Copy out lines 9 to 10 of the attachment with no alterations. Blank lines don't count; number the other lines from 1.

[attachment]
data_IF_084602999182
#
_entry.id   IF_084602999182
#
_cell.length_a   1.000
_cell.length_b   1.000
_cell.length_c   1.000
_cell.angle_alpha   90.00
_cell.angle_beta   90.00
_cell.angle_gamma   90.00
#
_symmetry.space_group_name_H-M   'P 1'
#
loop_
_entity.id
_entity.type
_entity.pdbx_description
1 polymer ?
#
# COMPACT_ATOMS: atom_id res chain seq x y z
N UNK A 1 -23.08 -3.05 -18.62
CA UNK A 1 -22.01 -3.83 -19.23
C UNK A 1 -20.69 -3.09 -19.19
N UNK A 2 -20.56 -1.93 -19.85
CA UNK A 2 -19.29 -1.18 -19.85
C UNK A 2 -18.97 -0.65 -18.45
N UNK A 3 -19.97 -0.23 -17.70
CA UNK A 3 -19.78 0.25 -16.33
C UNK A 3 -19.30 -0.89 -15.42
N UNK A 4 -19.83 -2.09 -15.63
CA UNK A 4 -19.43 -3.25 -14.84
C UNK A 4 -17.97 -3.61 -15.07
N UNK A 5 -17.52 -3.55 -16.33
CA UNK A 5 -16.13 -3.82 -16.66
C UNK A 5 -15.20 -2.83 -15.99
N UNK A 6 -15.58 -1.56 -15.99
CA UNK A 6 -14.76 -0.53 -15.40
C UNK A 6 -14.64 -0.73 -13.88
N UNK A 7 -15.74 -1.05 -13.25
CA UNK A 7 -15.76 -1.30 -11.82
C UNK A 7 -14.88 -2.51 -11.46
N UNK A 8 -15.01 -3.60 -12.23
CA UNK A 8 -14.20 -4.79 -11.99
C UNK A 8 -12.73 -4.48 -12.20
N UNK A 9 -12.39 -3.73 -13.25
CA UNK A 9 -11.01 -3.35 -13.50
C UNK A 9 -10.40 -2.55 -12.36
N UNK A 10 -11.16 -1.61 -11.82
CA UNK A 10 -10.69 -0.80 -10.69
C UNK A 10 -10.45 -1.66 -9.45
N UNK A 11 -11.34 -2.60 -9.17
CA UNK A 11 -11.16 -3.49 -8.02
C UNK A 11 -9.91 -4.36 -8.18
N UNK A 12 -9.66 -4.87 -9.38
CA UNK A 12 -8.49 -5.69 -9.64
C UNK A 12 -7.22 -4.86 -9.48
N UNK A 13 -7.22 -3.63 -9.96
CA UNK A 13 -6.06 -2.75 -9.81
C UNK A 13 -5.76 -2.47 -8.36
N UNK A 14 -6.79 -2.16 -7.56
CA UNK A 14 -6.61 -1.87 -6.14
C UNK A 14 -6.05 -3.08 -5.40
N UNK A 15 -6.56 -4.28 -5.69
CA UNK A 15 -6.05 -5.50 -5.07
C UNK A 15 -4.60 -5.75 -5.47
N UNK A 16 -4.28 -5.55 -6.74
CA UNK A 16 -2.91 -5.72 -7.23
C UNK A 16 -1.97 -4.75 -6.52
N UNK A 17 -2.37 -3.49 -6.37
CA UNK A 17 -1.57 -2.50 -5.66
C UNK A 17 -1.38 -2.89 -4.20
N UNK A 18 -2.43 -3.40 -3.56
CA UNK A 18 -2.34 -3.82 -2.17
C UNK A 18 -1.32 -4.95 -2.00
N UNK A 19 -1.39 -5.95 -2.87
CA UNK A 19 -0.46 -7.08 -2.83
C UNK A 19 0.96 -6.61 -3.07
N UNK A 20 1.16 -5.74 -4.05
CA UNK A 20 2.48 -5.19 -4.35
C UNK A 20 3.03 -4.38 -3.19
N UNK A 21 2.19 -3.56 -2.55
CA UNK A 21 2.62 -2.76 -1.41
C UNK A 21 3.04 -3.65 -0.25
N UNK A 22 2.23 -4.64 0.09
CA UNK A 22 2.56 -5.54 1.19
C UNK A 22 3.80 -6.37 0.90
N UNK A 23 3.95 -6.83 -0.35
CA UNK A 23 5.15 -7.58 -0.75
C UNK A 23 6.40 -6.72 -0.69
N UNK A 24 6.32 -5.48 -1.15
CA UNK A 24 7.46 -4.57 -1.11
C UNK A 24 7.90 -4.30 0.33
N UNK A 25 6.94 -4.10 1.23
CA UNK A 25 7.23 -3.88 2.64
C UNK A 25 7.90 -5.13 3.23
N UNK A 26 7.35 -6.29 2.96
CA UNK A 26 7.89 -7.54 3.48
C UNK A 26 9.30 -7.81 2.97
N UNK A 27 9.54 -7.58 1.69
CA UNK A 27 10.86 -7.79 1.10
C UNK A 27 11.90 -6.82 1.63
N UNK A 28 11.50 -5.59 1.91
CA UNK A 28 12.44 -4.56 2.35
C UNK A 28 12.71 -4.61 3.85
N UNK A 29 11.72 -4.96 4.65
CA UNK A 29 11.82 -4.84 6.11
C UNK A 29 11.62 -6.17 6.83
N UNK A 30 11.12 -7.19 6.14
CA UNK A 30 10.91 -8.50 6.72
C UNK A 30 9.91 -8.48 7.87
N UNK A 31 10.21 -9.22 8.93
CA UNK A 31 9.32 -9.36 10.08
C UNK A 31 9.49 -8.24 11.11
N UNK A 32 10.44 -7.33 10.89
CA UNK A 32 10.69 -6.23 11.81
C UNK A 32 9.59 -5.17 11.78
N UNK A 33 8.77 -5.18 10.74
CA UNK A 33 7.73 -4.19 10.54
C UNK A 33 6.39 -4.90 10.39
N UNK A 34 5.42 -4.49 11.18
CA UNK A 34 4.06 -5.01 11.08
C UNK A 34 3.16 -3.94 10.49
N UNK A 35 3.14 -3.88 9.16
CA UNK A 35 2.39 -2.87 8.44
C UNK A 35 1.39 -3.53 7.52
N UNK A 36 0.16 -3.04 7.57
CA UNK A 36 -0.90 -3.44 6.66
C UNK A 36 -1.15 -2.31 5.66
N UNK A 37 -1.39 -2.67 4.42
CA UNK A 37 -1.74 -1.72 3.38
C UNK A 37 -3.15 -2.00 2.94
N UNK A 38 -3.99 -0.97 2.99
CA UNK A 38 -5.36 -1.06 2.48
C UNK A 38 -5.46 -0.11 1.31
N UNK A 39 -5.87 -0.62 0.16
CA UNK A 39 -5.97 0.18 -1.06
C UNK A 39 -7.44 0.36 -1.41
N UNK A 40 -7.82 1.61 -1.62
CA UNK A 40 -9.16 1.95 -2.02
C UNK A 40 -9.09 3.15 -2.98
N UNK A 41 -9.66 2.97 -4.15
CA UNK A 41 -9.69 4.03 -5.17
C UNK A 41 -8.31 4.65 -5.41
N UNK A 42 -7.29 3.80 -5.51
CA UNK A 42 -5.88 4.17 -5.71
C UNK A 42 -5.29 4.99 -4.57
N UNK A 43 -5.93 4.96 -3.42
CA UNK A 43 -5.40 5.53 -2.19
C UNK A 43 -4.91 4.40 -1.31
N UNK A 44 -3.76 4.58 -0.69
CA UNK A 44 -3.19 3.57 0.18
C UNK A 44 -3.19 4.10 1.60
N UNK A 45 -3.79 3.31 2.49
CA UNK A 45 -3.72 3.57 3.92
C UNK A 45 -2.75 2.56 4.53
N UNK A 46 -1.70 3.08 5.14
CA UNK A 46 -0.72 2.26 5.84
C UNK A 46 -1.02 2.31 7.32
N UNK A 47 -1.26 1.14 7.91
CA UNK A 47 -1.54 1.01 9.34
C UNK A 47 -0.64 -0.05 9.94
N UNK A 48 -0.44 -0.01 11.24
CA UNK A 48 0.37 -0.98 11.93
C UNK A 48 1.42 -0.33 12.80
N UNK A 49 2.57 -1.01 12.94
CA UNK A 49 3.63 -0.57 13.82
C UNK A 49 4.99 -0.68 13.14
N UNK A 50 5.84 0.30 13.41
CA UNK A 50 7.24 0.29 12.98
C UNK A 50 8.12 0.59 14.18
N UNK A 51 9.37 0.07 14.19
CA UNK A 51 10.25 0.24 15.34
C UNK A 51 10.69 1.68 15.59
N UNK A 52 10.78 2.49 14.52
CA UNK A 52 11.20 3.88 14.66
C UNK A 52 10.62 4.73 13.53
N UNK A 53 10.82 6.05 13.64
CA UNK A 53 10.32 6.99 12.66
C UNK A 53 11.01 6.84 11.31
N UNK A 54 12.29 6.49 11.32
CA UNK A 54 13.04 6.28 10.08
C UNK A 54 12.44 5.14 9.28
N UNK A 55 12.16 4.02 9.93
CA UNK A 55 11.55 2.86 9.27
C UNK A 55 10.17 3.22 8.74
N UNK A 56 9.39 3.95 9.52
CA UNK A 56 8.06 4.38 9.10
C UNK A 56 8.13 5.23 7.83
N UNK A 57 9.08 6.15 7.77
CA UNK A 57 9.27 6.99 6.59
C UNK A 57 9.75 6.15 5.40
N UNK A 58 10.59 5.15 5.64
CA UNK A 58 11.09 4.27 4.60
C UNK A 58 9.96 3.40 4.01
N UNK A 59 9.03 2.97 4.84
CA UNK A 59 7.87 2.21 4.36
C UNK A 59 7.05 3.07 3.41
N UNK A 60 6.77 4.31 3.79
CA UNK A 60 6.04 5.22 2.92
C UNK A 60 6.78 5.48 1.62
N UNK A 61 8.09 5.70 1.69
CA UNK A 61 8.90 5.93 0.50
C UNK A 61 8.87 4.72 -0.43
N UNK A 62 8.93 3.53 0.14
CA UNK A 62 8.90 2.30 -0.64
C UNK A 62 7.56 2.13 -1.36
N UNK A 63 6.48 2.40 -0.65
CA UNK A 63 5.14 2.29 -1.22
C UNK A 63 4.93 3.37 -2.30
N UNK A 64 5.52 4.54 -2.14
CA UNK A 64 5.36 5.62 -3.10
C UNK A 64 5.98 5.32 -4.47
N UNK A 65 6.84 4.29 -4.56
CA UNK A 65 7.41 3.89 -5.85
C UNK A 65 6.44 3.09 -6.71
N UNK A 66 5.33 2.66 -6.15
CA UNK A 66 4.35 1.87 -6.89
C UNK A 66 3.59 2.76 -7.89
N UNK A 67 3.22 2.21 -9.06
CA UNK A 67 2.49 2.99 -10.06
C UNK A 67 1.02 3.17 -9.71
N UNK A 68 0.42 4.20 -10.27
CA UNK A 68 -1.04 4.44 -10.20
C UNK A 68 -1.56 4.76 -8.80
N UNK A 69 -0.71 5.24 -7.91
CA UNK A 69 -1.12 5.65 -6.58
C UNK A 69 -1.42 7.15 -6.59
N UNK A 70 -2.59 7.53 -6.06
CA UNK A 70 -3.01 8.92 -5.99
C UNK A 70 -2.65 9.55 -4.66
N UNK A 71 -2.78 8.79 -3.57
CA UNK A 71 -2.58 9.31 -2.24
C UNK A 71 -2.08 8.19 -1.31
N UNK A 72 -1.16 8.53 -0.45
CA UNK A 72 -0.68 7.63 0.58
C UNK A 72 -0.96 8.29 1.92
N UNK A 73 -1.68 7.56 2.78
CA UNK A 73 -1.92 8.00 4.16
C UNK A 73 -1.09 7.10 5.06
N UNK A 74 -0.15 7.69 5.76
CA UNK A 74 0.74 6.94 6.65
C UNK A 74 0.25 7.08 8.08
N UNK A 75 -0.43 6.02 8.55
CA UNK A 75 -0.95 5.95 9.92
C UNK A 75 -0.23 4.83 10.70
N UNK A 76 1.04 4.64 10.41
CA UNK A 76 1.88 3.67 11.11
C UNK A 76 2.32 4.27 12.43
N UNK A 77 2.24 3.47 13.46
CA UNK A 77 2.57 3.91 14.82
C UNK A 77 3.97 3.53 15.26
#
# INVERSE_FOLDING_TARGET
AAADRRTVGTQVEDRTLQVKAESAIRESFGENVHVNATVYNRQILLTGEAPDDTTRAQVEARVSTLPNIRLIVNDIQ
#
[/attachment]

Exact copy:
_cell.angle_beta   90.00
_cell.angle_gamma   90.00